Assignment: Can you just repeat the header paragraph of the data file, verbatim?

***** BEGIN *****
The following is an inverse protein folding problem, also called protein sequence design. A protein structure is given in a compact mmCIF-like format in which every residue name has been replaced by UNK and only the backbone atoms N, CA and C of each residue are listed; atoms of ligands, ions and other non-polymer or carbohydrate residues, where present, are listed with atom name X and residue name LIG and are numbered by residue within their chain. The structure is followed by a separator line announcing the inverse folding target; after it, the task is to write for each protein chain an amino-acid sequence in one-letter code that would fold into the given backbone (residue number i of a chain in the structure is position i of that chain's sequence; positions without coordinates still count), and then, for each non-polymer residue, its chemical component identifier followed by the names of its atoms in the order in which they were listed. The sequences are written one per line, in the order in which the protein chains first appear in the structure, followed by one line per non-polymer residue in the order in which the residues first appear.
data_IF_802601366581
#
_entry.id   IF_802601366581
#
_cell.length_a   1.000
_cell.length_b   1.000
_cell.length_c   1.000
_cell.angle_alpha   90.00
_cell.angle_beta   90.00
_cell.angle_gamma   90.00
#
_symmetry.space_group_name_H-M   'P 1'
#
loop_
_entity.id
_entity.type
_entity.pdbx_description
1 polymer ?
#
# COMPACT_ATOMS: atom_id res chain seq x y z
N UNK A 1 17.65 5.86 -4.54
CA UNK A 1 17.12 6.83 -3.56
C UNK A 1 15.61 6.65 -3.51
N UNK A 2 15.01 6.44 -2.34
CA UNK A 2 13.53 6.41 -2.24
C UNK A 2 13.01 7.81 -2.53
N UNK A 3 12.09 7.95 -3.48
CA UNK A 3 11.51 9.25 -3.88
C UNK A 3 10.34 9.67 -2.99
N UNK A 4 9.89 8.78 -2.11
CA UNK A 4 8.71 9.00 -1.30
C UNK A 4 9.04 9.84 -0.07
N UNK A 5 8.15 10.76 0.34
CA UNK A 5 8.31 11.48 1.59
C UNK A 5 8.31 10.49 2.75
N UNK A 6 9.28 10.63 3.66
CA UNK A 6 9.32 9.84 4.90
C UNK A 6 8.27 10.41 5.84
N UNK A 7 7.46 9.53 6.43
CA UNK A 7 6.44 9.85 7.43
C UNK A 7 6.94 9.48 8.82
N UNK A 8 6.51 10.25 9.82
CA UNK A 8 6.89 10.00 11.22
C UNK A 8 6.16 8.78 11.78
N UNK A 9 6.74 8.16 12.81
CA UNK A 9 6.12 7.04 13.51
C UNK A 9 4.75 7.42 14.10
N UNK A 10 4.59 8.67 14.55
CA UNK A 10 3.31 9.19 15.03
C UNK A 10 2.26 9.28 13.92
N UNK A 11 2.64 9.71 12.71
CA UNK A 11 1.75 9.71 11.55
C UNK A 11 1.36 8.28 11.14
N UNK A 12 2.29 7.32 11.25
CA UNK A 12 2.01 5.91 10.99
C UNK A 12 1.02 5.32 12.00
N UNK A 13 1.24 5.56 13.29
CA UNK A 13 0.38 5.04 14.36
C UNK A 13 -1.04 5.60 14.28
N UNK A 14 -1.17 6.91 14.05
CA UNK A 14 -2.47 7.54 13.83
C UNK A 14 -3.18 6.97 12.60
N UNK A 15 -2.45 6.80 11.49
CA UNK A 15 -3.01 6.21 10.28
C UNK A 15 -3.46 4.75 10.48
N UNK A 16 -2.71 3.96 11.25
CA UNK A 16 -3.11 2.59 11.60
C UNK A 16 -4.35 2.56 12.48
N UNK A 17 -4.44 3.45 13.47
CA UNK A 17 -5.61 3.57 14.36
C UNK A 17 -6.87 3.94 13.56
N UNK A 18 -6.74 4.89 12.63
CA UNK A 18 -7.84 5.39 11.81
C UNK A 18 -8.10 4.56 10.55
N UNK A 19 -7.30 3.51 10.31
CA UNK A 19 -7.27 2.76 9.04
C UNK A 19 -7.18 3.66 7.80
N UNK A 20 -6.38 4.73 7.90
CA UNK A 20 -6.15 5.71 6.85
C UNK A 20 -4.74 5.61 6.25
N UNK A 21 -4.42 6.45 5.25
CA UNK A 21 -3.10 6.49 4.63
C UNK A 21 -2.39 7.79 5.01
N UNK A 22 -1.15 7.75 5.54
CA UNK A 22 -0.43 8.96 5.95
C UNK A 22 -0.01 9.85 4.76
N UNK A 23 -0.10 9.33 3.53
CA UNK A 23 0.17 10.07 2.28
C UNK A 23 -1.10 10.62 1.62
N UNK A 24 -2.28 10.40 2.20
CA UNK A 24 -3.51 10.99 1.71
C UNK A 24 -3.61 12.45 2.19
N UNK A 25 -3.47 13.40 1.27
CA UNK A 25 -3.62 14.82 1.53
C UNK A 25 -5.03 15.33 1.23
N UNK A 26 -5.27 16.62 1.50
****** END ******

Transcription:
The following is an inverse protein folding problem, also called protein sequence design. A protein structure is given in a compact mmCIF-like format in which every residue name has been replaced by UNK and only the backbone atoms N, CA and C of each residue are listed; atoms of ligands, ions and other non-polymer or carbohydrate residues, where present, are listed with atom name X and residue name LIG and are numbered by residue within their chain. The structure is followed by a separator line announcing the inverse folding target; after it, the task is to write for each protein chain an amino-acid sequence in one-letter code that would fold into the given backbone (residue number i of a chain in the structure is position i of that chain's sequence; positions without coordinates still count), and then, for each non-polymer residue, its chemical component identifier followed by the names of its atoms in the order in which they were listed. The sequences are written one per line, in the order in which the protein chains first appear in the structure, followed by one line per non-polymer residue in the order in which the residues first appear.